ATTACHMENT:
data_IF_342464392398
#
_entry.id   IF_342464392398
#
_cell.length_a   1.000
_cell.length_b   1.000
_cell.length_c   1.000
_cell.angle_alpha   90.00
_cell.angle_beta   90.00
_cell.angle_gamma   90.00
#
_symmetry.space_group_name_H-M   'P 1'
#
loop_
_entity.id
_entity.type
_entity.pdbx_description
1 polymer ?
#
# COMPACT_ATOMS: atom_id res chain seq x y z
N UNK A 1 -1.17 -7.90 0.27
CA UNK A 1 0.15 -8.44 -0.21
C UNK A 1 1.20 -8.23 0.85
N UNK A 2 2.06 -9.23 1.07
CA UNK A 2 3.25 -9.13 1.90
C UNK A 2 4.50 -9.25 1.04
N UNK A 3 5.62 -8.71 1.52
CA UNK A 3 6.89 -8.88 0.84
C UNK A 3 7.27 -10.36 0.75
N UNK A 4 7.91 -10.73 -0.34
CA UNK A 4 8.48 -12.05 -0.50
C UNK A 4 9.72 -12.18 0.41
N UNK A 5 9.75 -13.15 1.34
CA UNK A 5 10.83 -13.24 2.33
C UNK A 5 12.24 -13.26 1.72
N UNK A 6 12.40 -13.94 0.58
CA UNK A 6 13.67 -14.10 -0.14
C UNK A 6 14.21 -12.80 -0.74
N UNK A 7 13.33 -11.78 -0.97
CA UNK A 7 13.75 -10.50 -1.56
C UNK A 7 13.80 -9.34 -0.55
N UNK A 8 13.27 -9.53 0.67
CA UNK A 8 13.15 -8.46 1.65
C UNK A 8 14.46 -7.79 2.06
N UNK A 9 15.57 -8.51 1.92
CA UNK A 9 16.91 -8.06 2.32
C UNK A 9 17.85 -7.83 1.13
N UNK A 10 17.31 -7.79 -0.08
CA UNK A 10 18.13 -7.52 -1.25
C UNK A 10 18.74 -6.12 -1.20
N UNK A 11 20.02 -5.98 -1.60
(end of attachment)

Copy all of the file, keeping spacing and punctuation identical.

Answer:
data_IF_342464392398
#
_entry.id   IF_342464392398
#
_cell.length_a   1.000
_cell.length_b   1.000
_cell.length_c   1.000
_cell.angle_alpha   90.00
_cell.angle_beta   90.00
_cell.angle_gamma   90.00
#
_symmetry.space_group_name_H-M   'P 1'
#
loop_
_entity.id
_entity.type
_entity.pdbx_description
1 polymer ?
#
# COMPACT_ATOMS: atom_id res chain seq x y z
N UNK A 1 -1.17 -7.90 0.27
CA UNK A 1 0.15 -8.44 -0.21
C UNK A 1 1.20 -8.23 0.85
N UNK A 2 2.06 -9.23 1.07
CA UNK A 2 3.25 -9.13 1.90
C UNK A 2 4.50 -9.25 1.04
N UNK A 3 5.62 -8.71 1.52
CA UNK A 3 6.89 -8.88 0.84
C UNK A 3 7.27 -10.36 0.75
N UNK A 4 7.91 -10.73 -0.34
CA UNK A 4 8.48 -12.05 -0.50
C UNK A 4 9.72 -12.18 0.41
N UNK A 5 9.75 -13.15 1.34
CA UNK A 5 10.83 -13.24 2.33
C UNK A 5 12.24 -13.26 1.72
N UNK A 6 12.40 -13.94 0.58
CA UNK A 6 13.67 -14.10 -0.14
C UNK A 6 14.21 -12.80 -0.74
N UNK A 7 13.33 -11.78 -0.97
CA UNK A 7 13.75 -10.50 -1.56
C UNK A 7 13.80 -9.34 -0.55
N UNK A 8 13.27 -9.53 0.67
CA UNK A 8 13.15 -8.46 1.65
C UNK A 8 14.46 -7.79 2.06
N UNK A 9 15.57 -8.51 1.92
CA UNK A 9 16.91 -8.06 2.32
C UNK A 9 17.85 -7.83 1.13
N UNK A 10 17.31 -7.79 -0.08
CA UNK A 10 18.13 -7.52 -1.25
C UNK A 10 18.74 -6.12 -1.20
N UNK A 11 20.02 -5.98 -1.60